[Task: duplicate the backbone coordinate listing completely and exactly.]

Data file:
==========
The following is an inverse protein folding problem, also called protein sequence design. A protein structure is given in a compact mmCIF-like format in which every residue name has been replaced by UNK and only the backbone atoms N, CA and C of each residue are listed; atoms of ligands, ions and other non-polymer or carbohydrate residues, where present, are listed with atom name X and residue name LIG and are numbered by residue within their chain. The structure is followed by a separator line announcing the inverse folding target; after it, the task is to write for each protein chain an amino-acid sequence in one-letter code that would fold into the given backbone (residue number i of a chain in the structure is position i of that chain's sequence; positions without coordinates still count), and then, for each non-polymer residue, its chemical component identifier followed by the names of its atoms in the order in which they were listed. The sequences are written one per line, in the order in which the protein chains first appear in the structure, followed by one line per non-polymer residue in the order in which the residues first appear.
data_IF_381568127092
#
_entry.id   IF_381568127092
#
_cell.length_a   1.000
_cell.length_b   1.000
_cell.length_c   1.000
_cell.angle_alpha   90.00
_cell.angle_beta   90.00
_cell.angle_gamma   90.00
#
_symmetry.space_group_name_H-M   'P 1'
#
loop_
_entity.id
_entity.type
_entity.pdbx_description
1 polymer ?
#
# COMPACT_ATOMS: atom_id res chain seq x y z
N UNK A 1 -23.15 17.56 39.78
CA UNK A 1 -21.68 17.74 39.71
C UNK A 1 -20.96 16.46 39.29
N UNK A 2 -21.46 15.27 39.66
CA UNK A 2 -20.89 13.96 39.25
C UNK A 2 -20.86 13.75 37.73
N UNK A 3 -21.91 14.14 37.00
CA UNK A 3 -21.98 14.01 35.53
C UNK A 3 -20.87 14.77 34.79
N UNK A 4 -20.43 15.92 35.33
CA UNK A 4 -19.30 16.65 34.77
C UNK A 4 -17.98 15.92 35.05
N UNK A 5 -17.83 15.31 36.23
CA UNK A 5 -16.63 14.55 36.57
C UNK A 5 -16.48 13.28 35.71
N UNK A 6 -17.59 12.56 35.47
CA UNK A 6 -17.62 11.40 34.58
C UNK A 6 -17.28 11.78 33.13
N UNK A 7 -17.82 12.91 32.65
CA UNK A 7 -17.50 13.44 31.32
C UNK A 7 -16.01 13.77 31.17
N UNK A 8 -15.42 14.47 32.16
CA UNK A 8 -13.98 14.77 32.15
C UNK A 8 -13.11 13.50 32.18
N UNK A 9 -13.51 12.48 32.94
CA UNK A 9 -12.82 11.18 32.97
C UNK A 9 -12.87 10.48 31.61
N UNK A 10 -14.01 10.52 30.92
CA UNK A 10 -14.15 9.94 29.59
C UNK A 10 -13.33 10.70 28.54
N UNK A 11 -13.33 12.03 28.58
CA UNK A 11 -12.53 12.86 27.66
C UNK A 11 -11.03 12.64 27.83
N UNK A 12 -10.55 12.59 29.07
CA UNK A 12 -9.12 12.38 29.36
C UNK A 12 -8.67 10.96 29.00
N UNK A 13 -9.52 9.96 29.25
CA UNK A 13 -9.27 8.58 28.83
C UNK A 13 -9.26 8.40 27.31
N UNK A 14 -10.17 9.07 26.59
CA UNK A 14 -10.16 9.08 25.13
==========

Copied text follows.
The following is an inverse protein folding problem, also called protein sequence design. A protein structure is given in a compact mmCIF-like format in which every residue name has been replaced by UNK and only the backbone atoms N, CA and C of each residue are listed; atoms of ligands, ions and other non-polymer or carbohydrate residues, where present, are listed with atom name X and residue name LIG and are numbered by residue within their chain. The structure is followed by a separator line announcing the inverse folding target; after it, the task is to write for each protein chain an amino-acid sequence in one-letter code that would fold into the given backbone (residue number i of a chain in the structure is position i of that chain's sequence; positions without coordinates still count), and then, for each non-polymer residue, its chemical component identifier followed by the names of its atoms in the order in which they were listed. The sequences are written one per line, in the order in which the protein chains first appear in the structure, followed by one line per non-polymer residue in the order in which the residues first appear.
data_IF_381568127092
#
_entry.id   IF_381568127092
#
_cell.length_a   1.000
_cell.length_b   1.000
_cell.length_c   1.000
_cell.angle_alpha   90.00
_cell.angle_beta   90.00
_cell.angle_gamma   90.00
#
_symmetry.space_group_name_H-M   'P 1'
#
loop_
_entity.id
_entity.type
_entity.pdbx_description
1 polymer ?
#
# COMPACT_ATOMS: atom_id res chain seq x y z
N UNK A 1 -23.15 17.56 39.78
CA UNK A 1 -21.68 17.74 39.71
C UNK A 1 -20.96 16.46 39.29
N UNK A 2 -21.46 15.27 39.66
CA UNK A 2 -20.89 13.96 39.25
C UNK A 2 -20.86 13.75 37.73
N UNK A 3 -21.91 14.14 37.00
CA UNK A 3 -21.98 14.01 35.53
C UNK A 3 -20.87 14.77 34.79
N UNK A 4 -20.43 15.92 35.33
CA UNK A 4 -19.30 16.65 34.77
C UNK A 4 -17.98 15.92 35.05
N UNK A 5 -17.83 15.31 36.23
CA UNK A 5 -16.63 14.55 36.57
C UNK A 5 -16.48 13.28 35.71
N UNK A 6 -17.59 12.56 35.47
CA UNK A 6 -17.62 11.40 34.58
C UNK A 6 -17.28 11.78 33.13
N UNK A 7 -17.82 12.91 32.65
CA UNK A 7 -17.50 13.44 31.32
C UNK A 7 -16.01 13.77 31.17
N UNK A 8 -15.42 14.47 32.16
CA UNK A 8 -13.98 14.77 32.15
C UNK A 8 -13.11 13.50 32.18
N UNK A 9 -13.51 12.48 32.94
CA UNK A 9 -12.82 11.18 32.97
C UNK A 9 -12.87 10.48 31.61
N UNK A 10 -14.01 10.52 30.92
CA UNK A 10 -14.15 9.94 29.59
C UNK A 10 -13.33 10.70 28.54
N UNK A 11 -13.33 12.03 28.58
CA UNK A 11 -12.53 12.86 27.66
C UNK A 11 -11.03 12.64 27.83
N UNK A 12 -10.55 12.59 29.07
CA UNK A 12 -9.12 12.38 29.36
C UNK A 12 -8.67 10.96 29.00
N UNK A 13 -9.52 9.96 29.25
CA UNK A 13 -9.27 8.58 28.83
C UNK A 13 -9.26 8.40 27.31
N UNK A 14 -10.17 9.07 26.59
CA UNK A 14 -10.16 9.08 25.13